Comments: Customs provided inventory training to over 250 property coordinators and local property officers in fiscal year 1992. In preparing for the fiscal year 1993 inventory, logistics personnel travelled to Customs regions and trained over 200 Property Coordinators and Local Property Officers and an additional 150 inventory takers were trained in August 1993. In 1994, Customs provided all inventory training through television satellite, broadcasting two 2-hour sessions which provided more coverage than would have been achieved through onsite classes. In addition, over 350 copies of the training session were provided on videotape to Customs offices throughout the country.

    Recommendation: The Commissioner of Customs should direct the Chief Financial Officer to train local property officers and other employees involved in the physical inventory process.

    Agency Affected: Department of the Treasury: United States Customs Service

  5. Status: Closed - Implemented

    Comments: Customs revised its fiscal year 1993 inventory procedures to provide for the counting of all capitalized equipment and it plans to incorporate such procedures in future inventories.

    Recommendation: The Commissioner of Customs should direct the Chief Financial Officer to modify the procedures for periodic inventories of equipment to require that all capitalized equipment is counted.

    Agency Affected: Department of the Treasury: United States Customs Service

  6. Status: Closed - Implemented

    Comments: A real property inventory was taken for FY 1994. Real property procedures were developed and implemented. Physical inventory of all capitalized items and 10 percent of non-capitalized items was completed in FY 1994. According to Treasury OIG's 1994 audit results, the recommendation was fully implemented.

    Recommendation: The Commissioner of Customs should direct the Chief Financial Officer to conduct physical inventories of capitalized property items other than equipment every 3 years as required.

    Agency Affected: Department of the Treasury: United States Customs Service

  7. Status: Closed - Implemented

    Comments: Customs has instituted controls to ensure that information maintained in its property record is accurate and complete by implementing reconciliation procedures, monitoring procedures and various modifications to the property system. An annual assessment is performed by Customs and the Treasury OIG to determine the level of risk associated with Customs ability to produce auditable financial statements. Customs ability to compile the property, plant and equipment balance and related footnotes has received a risk assessment of low by the OIG for the past 2 years due to implemented controls over purchases, the monthly reconciliation, accepted property procedures, and the minimal number of discrepancies resulting from the physical inventory. Requirements for a standardized property system that will be used by all Treasury bureaus and integrated with each bureau's core accounting system have been identified and are in the planning stage.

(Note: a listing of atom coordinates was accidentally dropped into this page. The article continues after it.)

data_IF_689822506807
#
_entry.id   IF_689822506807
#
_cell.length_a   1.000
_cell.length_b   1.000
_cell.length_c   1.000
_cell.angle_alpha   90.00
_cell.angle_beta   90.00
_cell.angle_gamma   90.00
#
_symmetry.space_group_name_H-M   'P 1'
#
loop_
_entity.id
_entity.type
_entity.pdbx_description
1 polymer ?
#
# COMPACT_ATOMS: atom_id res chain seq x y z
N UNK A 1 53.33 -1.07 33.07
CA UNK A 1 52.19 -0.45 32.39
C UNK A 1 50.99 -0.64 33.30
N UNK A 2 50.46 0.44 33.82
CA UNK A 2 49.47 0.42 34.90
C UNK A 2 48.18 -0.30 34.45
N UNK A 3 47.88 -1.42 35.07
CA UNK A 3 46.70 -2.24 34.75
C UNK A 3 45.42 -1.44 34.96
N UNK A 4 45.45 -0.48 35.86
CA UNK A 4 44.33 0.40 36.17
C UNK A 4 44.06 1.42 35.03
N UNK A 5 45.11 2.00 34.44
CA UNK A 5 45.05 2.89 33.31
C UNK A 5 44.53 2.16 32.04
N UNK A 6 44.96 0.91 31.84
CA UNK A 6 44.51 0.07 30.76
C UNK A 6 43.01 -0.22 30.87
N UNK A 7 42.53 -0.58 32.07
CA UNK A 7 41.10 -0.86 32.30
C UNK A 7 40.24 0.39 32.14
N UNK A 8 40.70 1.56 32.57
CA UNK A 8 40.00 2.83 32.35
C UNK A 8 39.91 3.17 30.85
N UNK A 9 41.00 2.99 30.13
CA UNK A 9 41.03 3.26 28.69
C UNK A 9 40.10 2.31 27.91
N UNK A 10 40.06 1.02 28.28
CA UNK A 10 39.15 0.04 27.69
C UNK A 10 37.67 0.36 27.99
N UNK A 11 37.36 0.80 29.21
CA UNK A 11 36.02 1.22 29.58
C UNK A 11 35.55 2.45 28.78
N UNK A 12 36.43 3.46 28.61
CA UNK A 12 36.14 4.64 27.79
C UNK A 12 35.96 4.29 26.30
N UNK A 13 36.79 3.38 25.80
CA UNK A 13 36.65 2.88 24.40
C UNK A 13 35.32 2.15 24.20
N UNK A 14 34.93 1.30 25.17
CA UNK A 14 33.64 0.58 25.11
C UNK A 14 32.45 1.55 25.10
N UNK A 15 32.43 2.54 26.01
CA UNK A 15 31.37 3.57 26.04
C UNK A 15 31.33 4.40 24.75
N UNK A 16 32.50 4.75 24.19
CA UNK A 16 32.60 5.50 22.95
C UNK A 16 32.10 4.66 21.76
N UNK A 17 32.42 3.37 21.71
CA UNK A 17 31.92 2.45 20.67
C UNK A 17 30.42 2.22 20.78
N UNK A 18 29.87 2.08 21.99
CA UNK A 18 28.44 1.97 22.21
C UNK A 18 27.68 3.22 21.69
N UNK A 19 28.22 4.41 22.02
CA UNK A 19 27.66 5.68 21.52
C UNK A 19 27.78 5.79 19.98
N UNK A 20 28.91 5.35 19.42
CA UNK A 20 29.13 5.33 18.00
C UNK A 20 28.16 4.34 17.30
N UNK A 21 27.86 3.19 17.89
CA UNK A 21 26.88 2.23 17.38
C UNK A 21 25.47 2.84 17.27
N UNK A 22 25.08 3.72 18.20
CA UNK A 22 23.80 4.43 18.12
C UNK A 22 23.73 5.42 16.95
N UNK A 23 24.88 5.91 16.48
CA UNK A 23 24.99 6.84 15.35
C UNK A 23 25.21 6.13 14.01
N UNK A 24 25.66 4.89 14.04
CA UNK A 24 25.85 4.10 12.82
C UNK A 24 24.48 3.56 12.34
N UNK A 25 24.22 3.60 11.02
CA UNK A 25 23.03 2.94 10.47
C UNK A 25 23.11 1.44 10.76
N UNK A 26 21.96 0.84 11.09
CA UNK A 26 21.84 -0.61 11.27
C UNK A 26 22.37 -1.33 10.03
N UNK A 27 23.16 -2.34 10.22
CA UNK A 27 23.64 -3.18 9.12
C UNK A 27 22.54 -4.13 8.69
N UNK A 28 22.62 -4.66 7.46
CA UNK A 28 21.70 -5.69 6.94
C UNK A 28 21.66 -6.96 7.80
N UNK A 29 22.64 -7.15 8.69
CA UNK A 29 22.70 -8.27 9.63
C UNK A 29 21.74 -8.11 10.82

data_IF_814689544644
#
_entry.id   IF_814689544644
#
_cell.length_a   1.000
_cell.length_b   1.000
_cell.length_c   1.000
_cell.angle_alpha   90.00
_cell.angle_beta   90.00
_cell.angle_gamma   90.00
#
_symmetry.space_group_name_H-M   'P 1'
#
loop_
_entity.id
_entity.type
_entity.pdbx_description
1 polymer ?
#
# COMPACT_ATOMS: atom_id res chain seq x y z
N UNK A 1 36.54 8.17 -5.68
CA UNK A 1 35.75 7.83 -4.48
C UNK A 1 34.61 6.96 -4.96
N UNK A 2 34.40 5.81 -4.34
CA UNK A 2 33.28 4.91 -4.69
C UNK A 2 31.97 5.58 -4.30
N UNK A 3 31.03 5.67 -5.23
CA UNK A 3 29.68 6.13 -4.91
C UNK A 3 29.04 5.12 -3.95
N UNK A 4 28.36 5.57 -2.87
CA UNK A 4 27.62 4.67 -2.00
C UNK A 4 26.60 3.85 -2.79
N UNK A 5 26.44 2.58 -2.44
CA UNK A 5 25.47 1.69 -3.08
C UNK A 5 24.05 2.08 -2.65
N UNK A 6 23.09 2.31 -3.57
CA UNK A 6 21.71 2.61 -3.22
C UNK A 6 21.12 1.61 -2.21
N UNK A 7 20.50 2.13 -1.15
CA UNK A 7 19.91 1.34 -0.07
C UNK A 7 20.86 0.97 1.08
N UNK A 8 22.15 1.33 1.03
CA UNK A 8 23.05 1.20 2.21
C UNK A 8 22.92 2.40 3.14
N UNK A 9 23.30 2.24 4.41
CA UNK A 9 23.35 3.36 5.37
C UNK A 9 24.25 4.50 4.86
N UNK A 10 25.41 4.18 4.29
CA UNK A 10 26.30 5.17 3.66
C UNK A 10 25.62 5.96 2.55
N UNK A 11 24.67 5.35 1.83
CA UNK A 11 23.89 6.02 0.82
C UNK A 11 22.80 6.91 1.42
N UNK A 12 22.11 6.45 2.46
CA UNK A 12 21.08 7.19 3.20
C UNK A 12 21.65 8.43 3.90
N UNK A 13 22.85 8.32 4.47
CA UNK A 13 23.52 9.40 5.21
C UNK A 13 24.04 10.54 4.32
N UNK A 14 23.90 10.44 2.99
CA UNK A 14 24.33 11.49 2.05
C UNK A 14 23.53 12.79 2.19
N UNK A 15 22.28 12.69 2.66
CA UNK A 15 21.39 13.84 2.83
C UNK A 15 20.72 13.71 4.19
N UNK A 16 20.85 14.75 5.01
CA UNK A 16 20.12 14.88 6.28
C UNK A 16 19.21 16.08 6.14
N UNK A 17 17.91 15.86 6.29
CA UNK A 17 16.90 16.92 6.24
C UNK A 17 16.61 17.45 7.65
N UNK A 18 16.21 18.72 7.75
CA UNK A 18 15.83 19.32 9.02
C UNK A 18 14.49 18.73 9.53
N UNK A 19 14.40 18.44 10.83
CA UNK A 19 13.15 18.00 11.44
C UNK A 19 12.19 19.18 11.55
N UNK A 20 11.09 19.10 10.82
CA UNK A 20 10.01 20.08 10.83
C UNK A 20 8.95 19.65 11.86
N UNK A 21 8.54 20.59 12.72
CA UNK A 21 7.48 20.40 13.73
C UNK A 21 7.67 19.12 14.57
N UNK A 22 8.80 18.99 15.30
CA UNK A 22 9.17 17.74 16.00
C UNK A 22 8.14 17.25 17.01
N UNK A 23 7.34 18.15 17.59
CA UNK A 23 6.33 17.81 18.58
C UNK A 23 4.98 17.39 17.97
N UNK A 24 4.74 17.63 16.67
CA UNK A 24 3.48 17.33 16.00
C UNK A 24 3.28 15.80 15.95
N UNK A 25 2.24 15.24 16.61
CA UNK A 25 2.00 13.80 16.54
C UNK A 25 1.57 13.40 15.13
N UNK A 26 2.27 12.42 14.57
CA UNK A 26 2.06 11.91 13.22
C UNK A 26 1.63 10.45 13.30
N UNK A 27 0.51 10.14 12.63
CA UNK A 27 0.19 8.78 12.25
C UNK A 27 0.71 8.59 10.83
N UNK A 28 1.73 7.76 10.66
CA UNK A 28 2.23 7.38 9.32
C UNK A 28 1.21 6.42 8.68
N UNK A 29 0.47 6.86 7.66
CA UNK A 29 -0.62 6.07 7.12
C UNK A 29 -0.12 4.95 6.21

Recommendation: The Commissioner of Customs should direct the Chief Financial Officer to complete the integration of property and accounting systems as planned.

    Agency Affected: Department of the Treasury: United States Customs Service

  8. Status: Closed - Implemented

    Comments: Customs formed the Firearms Task Force to monitor corrective actions taken in response to the OIG report. In addition, the Firearms Information Tracking System was implemented in fiscal year 1995 to replace the old Weapons Inventory Control System. New procedures for effectively performing annual physical inventories of weapons at field locations, properly resolving discrepancies, and appropriately adjusting inventory records were developed. According to the Treasury OIG's fiscal year 1995 audit results, the replacement system and associated procedures satisfy the intent of its 1993 report recommendations. In addition, OIG noted that when Customs implemented the replacement system, a complete firearms inventory was conducted. Customs also established an annual physical inventory process and plans to perform quarterly random verification of selected data. Further, the OIG test of the inventory system data during its fiscal year 1995 audit did not identify any reportable weaknesses.

    Recommendation: The Commissioner of Customs should direct the Associate Commissioner for Law Enforcement to: (1) monitor steps being taken in response to the Inspector General's report, including the design of the new Weapons Inventory Control System, for addressing identified system deficiencies; and (2) develop and implement procedures for effectively performing annual physical inventories of weapons at field locations, properly resolving discrepancies, and appropriately adjusting inventory records.

    Agency Affected: Department of the Treasury: United States Customs Service